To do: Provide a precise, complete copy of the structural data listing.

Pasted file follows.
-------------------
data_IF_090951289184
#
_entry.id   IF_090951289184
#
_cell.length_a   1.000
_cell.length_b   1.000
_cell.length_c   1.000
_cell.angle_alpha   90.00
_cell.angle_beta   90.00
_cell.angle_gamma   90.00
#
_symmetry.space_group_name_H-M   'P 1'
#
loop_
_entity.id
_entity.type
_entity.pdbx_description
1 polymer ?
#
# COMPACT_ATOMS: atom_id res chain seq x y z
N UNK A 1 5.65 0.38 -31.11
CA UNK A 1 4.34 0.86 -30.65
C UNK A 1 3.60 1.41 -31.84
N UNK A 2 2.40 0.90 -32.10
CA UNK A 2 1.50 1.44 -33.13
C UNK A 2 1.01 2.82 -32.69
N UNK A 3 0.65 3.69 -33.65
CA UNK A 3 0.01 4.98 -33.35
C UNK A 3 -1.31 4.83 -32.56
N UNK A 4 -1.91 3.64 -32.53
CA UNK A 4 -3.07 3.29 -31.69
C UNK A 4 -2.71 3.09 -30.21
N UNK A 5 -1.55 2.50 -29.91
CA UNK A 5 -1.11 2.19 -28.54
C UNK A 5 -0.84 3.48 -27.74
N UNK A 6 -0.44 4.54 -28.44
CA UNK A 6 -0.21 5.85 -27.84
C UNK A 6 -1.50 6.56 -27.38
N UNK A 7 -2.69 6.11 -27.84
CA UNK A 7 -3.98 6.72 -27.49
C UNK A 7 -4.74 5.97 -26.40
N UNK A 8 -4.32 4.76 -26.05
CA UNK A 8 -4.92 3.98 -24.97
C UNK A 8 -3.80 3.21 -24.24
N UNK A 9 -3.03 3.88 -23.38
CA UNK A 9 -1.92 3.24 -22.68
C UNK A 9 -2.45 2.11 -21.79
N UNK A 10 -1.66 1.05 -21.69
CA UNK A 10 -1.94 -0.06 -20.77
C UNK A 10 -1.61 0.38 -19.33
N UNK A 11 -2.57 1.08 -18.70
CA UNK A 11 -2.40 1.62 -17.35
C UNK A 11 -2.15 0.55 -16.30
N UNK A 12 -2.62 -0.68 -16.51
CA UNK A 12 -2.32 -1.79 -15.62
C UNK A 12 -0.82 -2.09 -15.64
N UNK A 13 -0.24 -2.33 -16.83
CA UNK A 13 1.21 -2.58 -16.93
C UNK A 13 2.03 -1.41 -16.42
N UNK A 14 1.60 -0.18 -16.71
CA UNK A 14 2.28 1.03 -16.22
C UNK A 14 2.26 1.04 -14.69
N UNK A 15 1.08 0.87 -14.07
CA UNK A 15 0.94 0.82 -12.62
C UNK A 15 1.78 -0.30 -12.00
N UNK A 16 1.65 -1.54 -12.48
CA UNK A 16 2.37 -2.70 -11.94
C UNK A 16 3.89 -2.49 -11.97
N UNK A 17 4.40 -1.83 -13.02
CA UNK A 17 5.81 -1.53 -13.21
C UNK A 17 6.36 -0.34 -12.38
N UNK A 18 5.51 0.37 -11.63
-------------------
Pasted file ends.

data_IF_090951289184
#
_entry.id   IF_090951289184
#
_cell.length_a   1.000
_cell.length_b   1.000
_cell.length_c   1.000
_cell.angle_alpha   90.00
_cell.angle_beta   90.00
_cell.angle_gamma   90.00
#
_symmetry.space_group_name_H-M   'P 1'
#
loop_
_entity.id
_entity.type
_entity.pdbx_description
1 polymer ?
#
# COMPACT_ATOMS: atom_id res chain seq x y z
N UNK A 1 5.65 0.38 -31.11
CA UNK A 1 4.34 0.86 -30.65
C UNK A 1 3.60 1.41 -31.84
N UNK A 2 2.40 0.90 -32.10
CA UNK A 2 1.50 1.44 -33.13
C UNK A 2 1.01 2.82 -32.69
N UNK A 3 0.65 3.69 -33.65
CA UNK A 3 0.01 4.98 -33.35
C UNK A 3 -1.31 4.83 -32.56
N UNK A 4 -1.91 3.64 -32.53
CA UNK A 4 -3.07 3.29 -31.69
C UNK A 4 -2.71 3.09 -30.21
N UNK A 5 -1.55 2.50 -29.91
CA UNK A 5 -1.11 2.19 -28.54
C UNK A 5 -0.84 3.48 -27.74
N UNK A 6 -0.44 4.54 -28.44
CA UNK A 6 -0.21 5.85 -27.84
C UNK A 6 -1.50 6.56 -27.38
N UNK A 7 -2.69 6.11 -27.84
CA UNK A 7 -3.98 6.72 -27.49
C UNK A 7 -4.74 5.97 -26.40
N UNK A 8 -4.32 4.76 -26.05
CA UNK A 8 -4.92 3.98 -24.97
C UNK A 8 -3.80 3.21 -24.24
N UNK A 9 -3.03 3.88 -23.38
CA UNK A 9 -1.92 3.24 -22.68
C UNK A 9 -2.45 2.11 -21.79
N UNK A 10 -1.66 1.05 -21.69
CA UNK A 10 -1.94 -0.06 -20.77
C UNK A 10 -1.61 0.38 -19.33
N UNK A 11 -2.57 1.08 -18.70
CA UNK A 11 -2.40 1.62 -17.35
C UNK A 11 -2.15 0.55 -16.30
N UNK A 12 -2.62 -0.68 -16.51
CA UNK A 12 -2.32 -1.79 -15.62
C UNK A 12 -0.82 -2.09 -15.64
N UNK A 13 -0.24 -2.33 -16.83
CA UNK A 13 1.21 -2.58 -16.93
C UNK A 13 2.03 -1.41 -16.42
N UNK A 14 1.60 -0.18 -16.71
CA UNK A 14 2.28 1.03 -16.22
C UNK A 14 2.26 1.04 -14.69
N UNK A 15 1.08 0.87 -14.07
CA UNK A 15 0.94 0.82 -12.62
C UNK A 15 1.78 -0.30 -12.00
N UNK A 16 1.65 -1.54 -12.48
CA UNK A 16 2.37 -2.70 -11.94
C UNK A 16 3.89 -2.49 -11.97
N UNK A 17 4.40 -1.83 -13.02
CA UNK A 17 5.81 -1.53 -13.21
C UNK A 17 6.36 -0.34 -12.38
N UNK A 18 5.51 0.37 -11.63